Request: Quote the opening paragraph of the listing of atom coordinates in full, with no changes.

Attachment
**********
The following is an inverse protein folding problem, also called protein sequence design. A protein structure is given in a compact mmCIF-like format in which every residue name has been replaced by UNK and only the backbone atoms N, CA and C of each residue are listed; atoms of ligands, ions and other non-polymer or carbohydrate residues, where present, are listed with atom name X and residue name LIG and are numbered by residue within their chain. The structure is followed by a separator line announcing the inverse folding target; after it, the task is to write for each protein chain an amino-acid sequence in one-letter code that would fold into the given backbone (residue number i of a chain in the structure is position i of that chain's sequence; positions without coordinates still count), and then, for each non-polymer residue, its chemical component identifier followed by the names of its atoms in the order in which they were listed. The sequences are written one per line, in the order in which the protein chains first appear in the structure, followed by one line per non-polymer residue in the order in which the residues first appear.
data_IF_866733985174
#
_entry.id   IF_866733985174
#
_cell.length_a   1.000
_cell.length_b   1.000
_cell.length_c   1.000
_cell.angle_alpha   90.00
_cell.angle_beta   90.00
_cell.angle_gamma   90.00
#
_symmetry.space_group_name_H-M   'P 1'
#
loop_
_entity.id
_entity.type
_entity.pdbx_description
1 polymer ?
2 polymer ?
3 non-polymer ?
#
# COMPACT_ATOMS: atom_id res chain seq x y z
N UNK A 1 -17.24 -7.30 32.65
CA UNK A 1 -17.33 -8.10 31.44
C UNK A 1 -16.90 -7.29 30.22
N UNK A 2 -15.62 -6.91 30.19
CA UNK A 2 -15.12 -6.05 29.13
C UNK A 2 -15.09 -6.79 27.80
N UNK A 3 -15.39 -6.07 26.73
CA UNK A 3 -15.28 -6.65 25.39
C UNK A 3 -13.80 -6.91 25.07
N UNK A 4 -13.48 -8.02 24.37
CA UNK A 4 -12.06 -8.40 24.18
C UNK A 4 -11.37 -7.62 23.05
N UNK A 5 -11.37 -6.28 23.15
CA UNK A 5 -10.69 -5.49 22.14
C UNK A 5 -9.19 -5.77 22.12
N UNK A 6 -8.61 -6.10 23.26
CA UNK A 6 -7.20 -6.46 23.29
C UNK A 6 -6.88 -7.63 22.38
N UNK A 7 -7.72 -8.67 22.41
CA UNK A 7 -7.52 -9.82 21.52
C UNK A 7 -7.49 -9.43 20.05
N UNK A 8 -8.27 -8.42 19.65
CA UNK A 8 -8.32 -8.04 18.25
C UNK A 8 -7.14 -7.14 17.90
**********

The following is an inverse protein folding problem, also called protein sequence design. A protein structure is given in a compact mmCIF-like format in which every residue name has been replaced by UNK and only the backbone atoms N, CA and C of each residue are listed; atoms of ligands, ions and other non-polymer or carbohydrate residues, where present, are listed with atom name X and residue name LIG and are numbered by residue within their chain. The structure is followed by a separator line announcing the inverse folding target; after it, the task is to write for each protein chain an amino-acid sequence in one-letter code that would fold into the given backbone (residue number i of a chain in the structure is position i of that chain's sequence; positions without coordinates still count), and then, for each non-polymer residue, its chemical component identifier followed by the names of its atoms in the order in which they were listed. The sequences are written one per line, in the order in which the protein chains first appear in the structure, followed by one line per non-polymer residue in the order in which the residues first appear.